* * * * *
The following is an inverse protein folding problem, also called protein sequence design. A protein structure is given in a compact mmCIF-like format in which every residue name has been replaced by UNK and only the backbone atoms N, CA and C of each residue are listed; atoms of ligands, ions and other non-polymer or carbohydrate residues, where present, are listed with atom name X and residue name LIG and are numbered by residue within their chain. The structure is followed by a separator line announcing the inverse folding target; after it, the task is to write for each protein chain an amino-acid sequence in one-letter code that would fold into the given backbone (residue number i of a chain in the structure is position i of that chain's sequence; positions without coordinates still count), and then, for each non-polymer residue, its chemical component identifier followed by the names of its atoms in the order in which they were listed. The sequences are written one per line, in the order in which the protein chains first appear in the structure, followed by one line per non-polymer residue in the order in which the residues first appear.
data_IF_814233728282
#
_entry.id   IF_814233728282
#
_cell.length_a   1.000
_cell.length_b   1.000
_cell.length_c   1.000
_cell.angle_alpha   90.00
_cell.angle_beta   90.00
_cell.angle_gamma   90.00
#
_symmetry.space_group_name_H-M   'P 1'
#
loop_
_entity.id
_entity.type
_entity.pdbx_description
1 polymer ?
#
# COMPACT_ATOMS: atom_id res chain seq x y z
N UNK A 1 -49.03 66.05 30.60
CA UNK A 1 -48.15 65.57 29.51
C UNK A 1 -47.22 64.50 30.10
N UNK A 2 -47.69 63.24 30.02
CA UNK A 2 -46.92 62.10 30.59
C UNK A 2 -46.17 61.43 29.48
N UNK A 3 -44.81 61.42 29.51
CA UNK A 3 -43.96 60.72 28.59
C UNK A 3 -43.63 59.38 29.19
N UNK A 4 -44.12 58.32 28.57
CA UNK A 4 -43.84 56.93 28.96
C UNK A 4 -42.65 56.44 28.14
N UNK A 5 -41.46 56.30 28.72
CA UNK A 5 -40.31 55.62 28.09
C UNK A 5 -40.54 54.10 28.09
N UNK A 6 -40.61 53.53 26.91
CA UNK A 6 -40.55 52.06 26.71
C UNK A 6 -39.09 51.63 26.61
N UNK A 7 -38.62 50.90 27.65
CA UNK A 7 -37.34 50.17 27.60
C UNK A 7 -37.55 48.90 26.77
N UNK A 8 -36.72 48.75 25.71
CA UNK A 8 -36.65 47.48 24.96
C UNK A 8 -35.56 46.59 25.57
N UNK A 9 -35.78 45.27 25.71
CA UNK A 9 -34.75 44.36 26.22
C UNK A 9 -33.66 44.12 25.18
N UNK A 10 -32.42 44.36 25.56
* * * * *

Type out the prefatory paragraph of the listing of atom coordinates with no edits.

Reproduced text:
The following is an inverse protein folding problem, also called protein sequence design. A protein structure is given in a compact mmCIF-like format in which every residue name has been replaced by UNK and only the backbone atoms N, CA and C of each residue are listed; atoms of ligands, ions and other non-polymer or carbohydrate residues, where present, are listed with atom name X and residue name LIG and are numbered by residue within their chain. The structure is followed by a separator line announcing the inverse folding target; after it, the task is to write for each protein chain an amino-acid sequence in one-letter code that would fold into the given backbone (residue number i of a chain in the structure is position i of that chain's sequence; positions without coordinates still count), and then, for each non-polymer residue, its chemical component identifier followed by the names of its atoms in the order in which they were listed. The sequences are written one per line, in the order in which the protein chains first appear in the structure, followed by one line per non-polymer residue in the order in which the residues first appear.